We live in a know-all, tell-all world, with TMI lifestyles being the rule of thumb rather than the anomaly. While some people are more private than others, it’s literally impossible to carve out an existence completely off the information grid, no matter what your personal choice may be. Once upon a time, only those with paranoid delusions lived in fear of being watched. Currently, it may be the wisest among us who are most attuned to that fear, both for themselves and their kids. Who's watching you? What are they learning about you? And how can you turn it off?
Tracking the Trackers
Your body is composed of trillions of cells and your online persona, almost as many data points. Just as you slough off cells without realizing it, you also shed information about your data without conscious effort with every key stroke of your computer. Sure, you know your Twitter updates are out there for the world to see, but your cell phone, apps and browsing history are also being recorded and analyzed, telling a story about you and your day-to-day life that corporations, the government and other savory or not-so-savory individuals are seizing upon and utilizing.
Privacy is not a Constitutional right and the laws we expect to protect us have simply not kept up with technological advances. The results can range from annoying to catastrophic. There are, however, some things you can do to track the trackers and at least partially safeguard yours and your family’s privacy.
Black Hats in Suits
“Not all apps are what they seem,” says Domingo Guerra, President and Co-Founder of Appthority, an app-risk management company. “People often opt for free versions of apps they would have to pay for in the Apple Store or Google Play. These are sometimes repackaged with malware or spyware. Even if a trusted logo is included, such as Disney, always check the source of the app. Remember that two million apps are trying to catch your eye and earn your download. Make sure you know where yours is coming from and also make sure your child’s phone is not jailbroken or unlocked” he adds.
It’s not just about apps, however. Nordstrom gained notoriety for tracking its customers' in-store buying habits through their cell phones and Target collected an astonishingly vast treasure trove of data on their customers, in what proved to be a very successful attempt to predict their future pregnancies. Many airports are already housed with facial recognition software and despite the fact that applications for Google Glass are currently on hold, it won’t be long before your photo or your child’s photo may be covertly snapped by anyone, at any time, without your knowledge or consent. In person, online or on the go, you are probably being tracked by multiple entities, 24/7.
It’s literally impossible to turn off the data-collecting machine, but you can stifle some of its choke-hold on your online privacy by installing blocking software, so cookies cannot suck up data from your usage of the web, says Pernille Tranberg, author of “Fake It! Your Guide to Digital Self Defense.” Tranberg also suggests ignoring Facebook’s real name rule and using an alias on social media websites as well as your running apps and tracking gadgets, like fitbit flex. “You can also use alternatives to the many ‘free’ services where you are actually paying with your data,” she says. “Consider using some of the brilliant alternatives out there such as startpage.com or duckduckgo.com,” she suggests.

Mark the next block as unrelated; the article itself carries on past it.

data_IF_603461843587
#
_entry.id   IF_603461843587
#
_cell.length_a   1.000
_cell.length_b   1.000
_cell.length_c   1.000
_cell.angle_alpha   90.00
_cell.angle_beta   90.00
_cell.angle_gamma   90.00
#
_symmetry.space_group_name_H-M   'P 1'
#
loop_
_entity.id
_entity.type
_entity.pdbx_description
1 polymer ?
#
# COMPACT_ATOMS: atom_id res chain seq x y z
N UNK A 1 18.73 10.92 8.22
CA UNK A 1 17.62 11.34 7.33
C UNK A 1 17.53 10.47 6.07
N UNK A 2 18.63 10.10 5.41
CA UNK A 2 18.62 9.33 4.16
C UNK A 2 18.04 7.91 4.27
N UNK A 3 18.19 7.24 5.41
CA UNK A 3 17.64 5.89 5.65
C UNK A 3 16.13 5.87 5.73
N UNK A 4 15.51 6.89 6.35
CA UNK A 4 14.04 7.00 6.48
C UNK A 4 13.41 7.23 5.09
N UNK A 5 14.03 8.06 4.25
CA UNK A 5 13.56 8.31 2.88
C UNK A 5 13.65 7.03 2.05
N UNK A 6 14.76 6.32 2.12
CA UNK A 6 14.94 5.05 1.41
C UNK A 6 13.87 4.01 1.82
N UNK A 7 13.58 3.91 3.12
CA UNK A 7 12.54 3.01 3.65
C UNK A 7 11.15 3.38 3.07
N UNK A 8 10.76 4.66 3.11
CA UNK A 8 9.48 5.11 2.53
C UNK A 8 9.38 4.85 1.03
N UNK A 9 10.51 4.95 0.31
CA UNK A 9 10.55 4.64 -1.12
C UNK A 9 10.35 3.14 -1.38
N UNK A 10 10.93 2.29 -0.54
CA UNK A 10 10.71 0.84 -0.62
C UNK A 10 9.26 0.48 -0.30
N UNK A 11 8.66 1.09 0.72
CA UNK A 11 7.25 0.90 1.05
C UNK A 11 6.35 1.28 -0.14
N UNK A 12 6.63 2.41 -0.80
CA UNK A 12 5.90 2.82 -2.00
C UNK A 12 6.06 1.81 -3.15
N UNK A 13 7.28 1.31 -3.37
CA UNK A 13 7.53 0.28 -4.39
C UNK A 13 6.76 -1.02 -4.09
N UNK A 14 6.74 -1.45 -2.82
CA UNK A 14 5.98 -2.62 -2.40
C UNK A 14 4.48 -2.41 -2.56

Black Hats in Sweats
Then there’s plain old common sense and the need to protect more than just your data. You may not want to believe it, but the love of your life today may turn into your revenge-hungry nightmare tomorrow. Thousands of women who thought it could never happen to them have woken up to the nightmare of seeing explicit photos of themselves on websites like revengeporn.com by former boyfriends or even husbands. Adding to this horror is the knowledge that these men did not break the law by doing so.
The photos often include identifying information like names and addresses as well as links to sites such as Facebook. Unless you’re Miley Cyrus, this is more than just an embarrassment, it is also a potentially dangerous situation which puts women on the radar of stalkers and rapists as well as current or future employers and friends.
And then there are those cute baby photos of your little ones in the raw. Show caution before you post these, even on a site you think is private. “Many postcard-making websites and apps are geared towards families but the pictures are not kept private,” says Guerro. “Unlike Instagram where you know the pictures will be made public, on other postcard applications, people’s private pictures often get posted on Amazon web services where they live forever.” What represents love to you may represent sex to someone else.
Don’t post a photo of your baby or child anywhere online unless you would be comfortable having your boss see that same photo of you as a child. And don’t make the mistake of thinking your address is private or that your child’s identity, or whereabouts, can’t be tracked by someone who wishes to do them harm.
We live in a world so comfortable with complete access to private information that we are no longer horrified to hear 911 calls on the news, and gleefully download celebrity photos we know they do not wish us to see. This assault extends to every one of us. Our buying habits, friendships and interests have been laid bare for anyone who wishes to look and has the technology to do so. This is cause for outrage as well as concern. Clearly it’s no longer paranoid to fear we’re being watched or to wonder whose doing the watching. On any given day, at any given time, the answer appears to be just about everybody.
Corey Whelan is a freelance writer in New York. Her work can be found at Examiner.com.
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